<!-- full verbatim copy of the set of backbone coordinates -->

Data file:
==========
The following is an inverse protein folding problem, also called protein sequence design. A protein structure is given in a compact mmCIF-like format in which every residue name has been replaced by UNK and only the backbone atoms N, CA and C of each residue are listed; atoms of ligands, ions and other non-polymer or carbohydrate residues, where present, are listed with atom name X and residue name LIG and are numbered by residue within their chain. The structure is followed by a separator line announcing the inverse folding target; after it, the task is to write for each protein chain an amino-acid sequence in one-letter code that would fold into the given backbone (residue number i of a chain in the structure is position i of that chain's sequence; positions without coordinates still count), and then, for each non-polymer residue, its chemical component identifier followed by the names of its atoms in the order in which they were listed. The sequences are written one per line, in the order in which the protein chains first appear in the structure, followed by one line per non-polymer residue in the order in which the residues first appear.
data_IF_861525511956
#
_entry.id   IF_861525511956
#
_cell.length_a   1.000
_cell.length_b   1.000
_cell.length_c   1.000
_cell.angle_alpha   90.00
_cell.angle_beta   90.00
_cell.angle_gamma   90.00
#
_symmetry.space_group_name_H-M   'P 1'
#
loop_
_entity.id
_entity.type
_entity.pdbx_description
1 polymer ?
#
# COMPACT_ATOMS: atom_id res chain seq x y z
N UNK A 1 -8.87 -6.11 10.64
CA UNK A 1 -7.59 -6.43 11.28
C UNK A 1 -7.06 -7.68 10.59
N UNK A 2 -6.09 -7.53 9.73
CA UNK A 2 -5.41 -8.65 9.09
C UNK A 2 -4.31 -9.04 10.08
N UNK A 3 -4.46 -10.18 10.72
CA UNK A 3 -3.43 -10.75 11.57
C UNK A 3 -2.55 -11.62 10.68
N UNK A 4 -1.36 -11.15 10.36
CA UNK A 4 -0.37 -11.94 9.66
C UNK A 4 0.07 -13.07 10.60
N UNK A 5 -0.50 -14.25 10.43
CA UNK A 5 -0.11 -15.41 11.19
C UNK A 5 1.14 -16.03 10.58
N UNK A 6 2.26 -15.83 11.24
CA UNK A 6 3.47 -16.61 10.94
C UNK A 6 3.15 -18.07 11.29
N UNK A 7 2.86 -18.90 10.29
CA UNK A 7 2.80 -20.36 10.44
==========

The following is an inverse protein folding problem, also called protein sequence design. A protein structure is given in a compact mmCIF-like format in which every residue name has been replaced by UNK and only the backbone atoms N, CA and C of each residue are listed; atoms of ligands, ions and other non-polymer or carbohydrate residues, where present, are listed with atom name X and residue name LIG and are numbered by residue within their chain. The structure is followed by a separator line announcing the inverse folding target; after it, the task is to write for each protein chain an amino-acid sequence in one-letter code that would fold into the given backbone (residue number i of a chain in the structure is position i of that chain's sequence; positions without coordinates still count), and then, for each non-polymer residue, its chemical component identifier followed by the names of its atoms in the order in which they were listed. The sequences are written one per line, in the order in which the protein chains first appear in the structure, followed by one line per non-polymer residue in the order in which the residues first appear.
data_IF_861525511956
#
_entry.id   IF_861525511956
#
_cell.length_a   1.000
_cell.length_b   1.000
_cell.length_c   1.000
_cell.angle_alpha   90.00
_cell.angle_beta   90.00
_cell.angle_gamma   90.00
#
_symmetry.space_group_name_H-M   'P 1'
#
loop_
_entity.id
_entity.type
_entity.pdbx_description
1 polymer ?
#
# COMPACT_ATOMS: atom_id res chain seq x y z
N UNK A 1 -8.87 -6.11 10.64
CA UNK A 1 -7.59 -6.43 11.28
C UNK A 1 -7.06 -7.68 10.59
N UNK A 2 -6.09 -7.53 9.73
CA UNK A 2 -5.41 -8.65 9.09
C UNK A 2 -4.31 -9.04 10.08
N UNK A 3 -4.46 -10.18 10.72
CA UNK A 3 -3.43 -10.75 11.57
C UNK A 3 -2.55 -11.62 10.68
N UNK A 4 -1.36 -11.15 10.36
CA UNK A 4 -0.37 -11.94 9.66
C UNK A 4 0.07 -13.07 10.60
N UNK A 5 -0.50 -14.25 10.43
CA UNK A 5 -0.11 -15.41 11.19
C UNK A 5 1.14 -16.03 10.58
N UNK A 6 2.26 -15.83 11.24
CA UNK A 6 3.47 -16.61 10.94
C UNK A 6 3.15 -18.07 11.29
N UNK A 7 2.86 -18.90 10.29
CA UNK A 7 2.80 -20.36 10.44